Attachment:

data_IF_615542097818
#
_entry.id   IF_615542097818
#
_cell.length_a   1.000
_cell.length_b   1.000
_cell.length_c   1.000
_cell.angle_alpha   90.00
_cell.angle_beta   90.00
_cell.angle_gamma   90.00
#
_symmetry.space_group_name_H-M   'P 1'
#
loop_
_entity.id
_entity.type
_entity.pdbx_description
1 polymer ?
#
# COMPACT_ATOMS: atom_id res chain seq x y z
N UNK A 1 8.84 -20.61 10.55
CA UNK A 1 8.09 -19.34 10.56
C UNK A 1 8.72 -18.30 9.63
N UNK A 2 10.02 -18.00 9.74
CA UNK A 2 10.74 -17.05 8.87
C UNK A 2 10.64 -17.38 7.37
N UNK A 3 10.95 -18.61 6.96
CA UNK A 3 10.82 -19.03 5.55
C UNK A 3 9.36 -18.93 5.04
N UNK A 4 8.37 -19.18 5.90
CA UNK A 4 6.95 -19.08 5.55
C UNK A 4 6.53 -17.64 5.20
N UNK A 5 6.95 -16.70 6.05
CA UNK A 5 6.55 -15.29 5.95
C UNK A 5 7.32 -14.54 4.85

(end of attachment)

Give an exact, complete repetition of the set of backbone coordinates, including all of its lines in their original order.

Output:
data_IF_615542097818
#
_entry.id   IF_615542097818
#
_cell.length_a   1.000
_cell.length_b   1.000
_cell.length_c   1.000
_cell.angle_alpha   90.00
_cell.angle_beta   90.00
_cell.angle_gamma   90.00
#
_symmetry.space_group_name_H-M   'P 1'
#
loop_
_entity.id
_entity.type
_entity.pdbx_description
1 polymer ?
#
# COMPACT_ATOMS: atom_id res chain seq x y z
N UNK A 1 8.84 -20.61 10.55
CA UNK A 1 8.09 -19.34 10.56
C UNK A 1 8.72 -18.30 9.63
N UNK A 2 10.02 -18.00 9.74
CA UNK A 2 10.74 -17.05 8.87
C UNK A 2 10.64 -17.38 7.37
N UNK A 3 10.95 -18.61 6.96
CA UNK A 3 10.82 -19.03 5.55
C UNK A 3 9.36 -18.93 5.04
N UNK A 4 8.37 -19.18 5.90
CA UNK A 4 6.95 -19.08 5.55
C UNK A 4 6.53 -17.64 5.20
N UNK A 5 6.95 -16.70 6.05
CA UNK A 5 6.55 -15.29 5.95
C UNK A 5 7.32 -14.54 4.85